FAR too often, this has been dismissed as an empty academic exercise. The fact is, it is not. The stimuli for the trouble in the North-east cannot be measured against the same scale as outwardly similar problems in other parts of India. If ,for instance, the trouble in the North-east is on account of unemployment, Bihar would be at it overwhelmingly; if it is lack of development, so many other states and regions should see similar sustained unrest.
That these shortfalls have not resulted in secessionist violence in any of these regions should have been a lesson already. Even Maoists and militant Dalit intellectuals talk of a takeover of the state and not secession from it. For the secessionists, the Indian state is alien to them and they want to tear away from it. For the Maoists and Dalits, from whatever literature they have been churning out, the Indian state rightly belonged to them once and their fight is to regain control.
The difference in attitude is obvious in responses to issues that confront these different regions. The perennial suicide by farmers in Maharashtra on account of abject poverty and indebtedness is a case in point. It comes across as a surprise that these farmers have been consistently turning the violence generated within them not against the Indian state but against themselves.
Contrast this with what happens in the North-east — even in the latest case of the unfair exclusion of weightlifter Leishram Monika Devi from the Beijing Olympics squad. The build up of animus and the target identified for its delivery, as expected, is ultimately the Indian state.
While the self-destructive violence of farmers in Maharashtra is apolitical and even fatalistic, the violence in the North-east has an undeniable political character, and hence the need to factor in the clichéd “political solution” in any formula for resolution.
Yet this wisdom remains not much more than lip service, not taken seriously enough to be translated into a political agenda. Or why would Manipur chief minister Okram Ibobi not have realised he was talking through his hat when he made appeals to the insurgents to return to the mainstream in his Independence Day speech, knowing fully well that such appeals were an empty ritual?
Two things come foremost to mind in thinking of an alternative approach. First, let legislative politics be free of the corruption taint it is now defaced with. Second, and in our opinion more important, legislative politics must be able to absorb or co-opt militant agenda and sublimate it.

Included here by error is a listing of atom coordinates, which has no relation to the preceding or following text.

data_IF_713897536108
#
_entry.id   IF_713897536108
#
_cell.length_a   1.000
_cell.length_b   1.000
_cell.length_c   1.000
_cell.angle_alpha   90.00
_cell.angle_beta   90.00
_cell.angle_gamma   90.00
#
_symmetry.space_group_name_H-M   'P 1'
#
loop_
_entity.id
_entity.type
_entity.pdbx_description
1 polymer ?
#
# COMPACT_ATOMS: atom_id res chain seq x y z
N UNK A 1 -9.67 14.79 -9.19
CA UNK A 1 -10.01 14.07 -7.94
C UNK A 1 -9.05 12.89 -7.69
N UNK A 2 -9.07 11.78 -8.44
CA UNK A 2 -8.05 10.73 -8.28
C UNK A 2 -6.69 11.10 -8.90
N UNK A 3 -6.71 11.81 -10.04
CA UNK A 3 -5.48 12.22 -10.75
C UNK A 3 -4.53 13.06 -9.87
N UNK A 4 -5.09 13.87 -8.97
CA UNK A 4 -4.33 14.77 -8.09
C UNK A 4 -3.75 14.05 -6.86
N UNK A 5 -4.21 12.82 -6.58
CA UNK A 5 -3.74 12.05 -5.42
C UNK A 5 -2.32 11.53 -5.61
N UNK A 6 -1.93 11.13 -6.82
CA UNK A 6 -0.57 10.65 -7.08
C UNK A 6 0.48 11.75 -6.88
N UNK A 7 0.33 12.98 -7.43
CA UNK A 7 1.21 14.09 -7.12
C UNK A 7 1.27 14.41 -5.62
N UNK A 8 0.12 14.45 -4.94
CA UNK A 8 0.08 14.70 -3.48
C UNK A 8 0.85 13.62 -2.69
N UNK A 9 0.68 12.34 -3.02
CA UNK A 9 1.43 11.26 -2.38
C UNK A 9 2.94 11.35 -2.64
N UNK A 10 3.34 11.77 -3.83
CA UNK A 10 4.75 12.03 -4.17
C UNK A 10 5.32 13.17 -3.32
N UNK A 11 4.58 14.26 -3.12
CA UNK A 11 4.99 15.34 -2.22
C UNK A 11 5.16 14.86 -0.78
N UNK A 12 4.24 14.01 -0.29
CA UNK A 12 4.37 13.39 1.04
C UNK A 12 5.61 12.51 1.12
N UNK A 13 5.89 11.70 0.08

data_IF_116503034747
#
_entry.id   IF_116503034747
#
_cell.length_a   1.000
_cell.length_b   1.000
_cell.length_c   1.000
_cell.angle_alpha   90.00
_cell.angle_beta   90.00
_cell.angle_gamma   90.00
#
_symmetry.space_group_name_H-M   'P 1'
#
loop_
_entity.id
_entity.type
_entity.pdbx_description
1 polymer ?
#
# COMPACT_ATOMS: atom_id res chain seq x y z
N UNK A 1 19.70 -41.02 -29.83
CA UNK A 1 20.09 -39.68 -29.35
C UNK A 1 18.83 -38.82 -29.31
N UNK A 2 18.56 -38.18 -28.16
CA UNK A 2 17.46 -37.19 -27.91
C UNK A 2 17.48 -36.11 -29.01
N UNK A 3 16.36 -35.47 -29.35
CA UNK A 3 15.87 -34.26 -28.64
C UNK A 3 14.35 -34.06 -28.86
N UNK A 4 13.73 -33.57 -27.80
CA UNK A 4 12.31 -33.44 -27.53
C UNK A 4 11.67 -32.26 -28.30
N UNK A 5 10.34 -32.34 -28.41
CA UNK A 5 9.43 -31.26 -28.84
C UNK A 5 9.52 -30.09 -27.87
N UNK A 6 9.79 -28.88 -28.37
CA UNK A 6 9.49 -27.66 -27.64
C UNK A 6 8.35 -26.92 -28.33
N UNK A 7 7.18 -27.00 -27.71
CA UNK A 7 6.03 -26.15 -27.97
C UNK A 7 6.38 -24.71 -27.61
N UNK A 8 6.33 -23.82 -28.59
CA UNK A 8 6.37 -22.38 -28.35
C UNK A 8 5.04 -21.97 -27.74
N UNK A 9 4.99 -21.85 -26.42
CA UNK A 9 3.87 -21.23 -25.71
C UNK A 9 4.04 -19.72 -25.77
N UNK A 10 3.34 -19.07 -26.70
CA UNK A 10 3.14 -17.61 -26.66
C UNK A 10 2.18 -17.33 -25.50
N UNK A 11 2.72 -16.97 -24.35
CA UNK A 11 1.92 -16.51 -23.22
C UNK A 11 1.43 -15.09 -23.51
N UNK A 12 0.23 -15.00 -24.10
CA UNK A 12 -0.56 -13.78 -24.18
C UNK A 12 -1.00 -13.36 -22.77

This is to say regional legislative politics must be strong and independent enough able to become the symbol of regional aspiration and identity which are undoubtedly the fuel behind secessionist politics. This political space that gives succour to separatists is what must be contested for.
This responsibility does not necessarily have to rest on the shoulders of regional parties, although it is most likely to. The DMK case is illustrative. The DMK brand of politics has ensured that Tamils do not have to look beyond the party, and others standing on similar platforms, for even militant expression of Tamil identity.
The Asom Gana Parishad case in Assam, although still incomplete, is even more curious. It will be recalled that although chronologically they do not dovetail each other, the All Assam Students’ Union, AGP and the Ulfa occupy and operate from the same psychological constituency of Assamese nationalism. The AGP is virtually a child of the successful conclusion of the six-year Assam agitation against “foreigners” spearheaded by the Aasu, and the AGP’s top leadership constituted Aasu leaders of the agitation days.
It is still too early yet, and only history will be able to tell how much the AGP’s militant assertion of Assamese identity, which many paranoid commentators once termed subversive, softened the Ulfa’s own militancy as well as its support base.
Making SoO work
In this regard, one recent development is encouraging. The Suspension of Operations against insurgents amongst the Kukis and aligned tribes has finally become official with the signing of a tripartite agreement between two conglomerations of these insurgencies, the Centre and the Manipur government
The two groups are the KNO and UPF. So far, while it was still an unofficial process, and purely a military initiative, lacking by that very virtue any definite ground rules, the entire process was rather dubious, leaving much room for suspicion.
It was also generally seen as another counter- insurgency strategy, entailing the setting up of proxy fronts to counter other insurgencies which would not give in to pressures of the establishment. For a long time, the SoO was about allowing these select groups of ethnic insurgents to do what they were doing without being challenged by the government forces, especially because of their known rivalries with other ethnic insurgents.
This would make for a sound and legitimate military strategy, but not a peace initiative. Now that the SoO has come into the political sphere and a ceasefire ground rule probably charted, hopefully the outlook, too, will have changed and the thrust henceforth would be for an equitable settlement for the Kukis and aligned tribes.
As for the other insurgents who are not ready to bend, let tackling them be a separate agenda and not entangled with this one.
(The author is editor, Imphal Free Press.)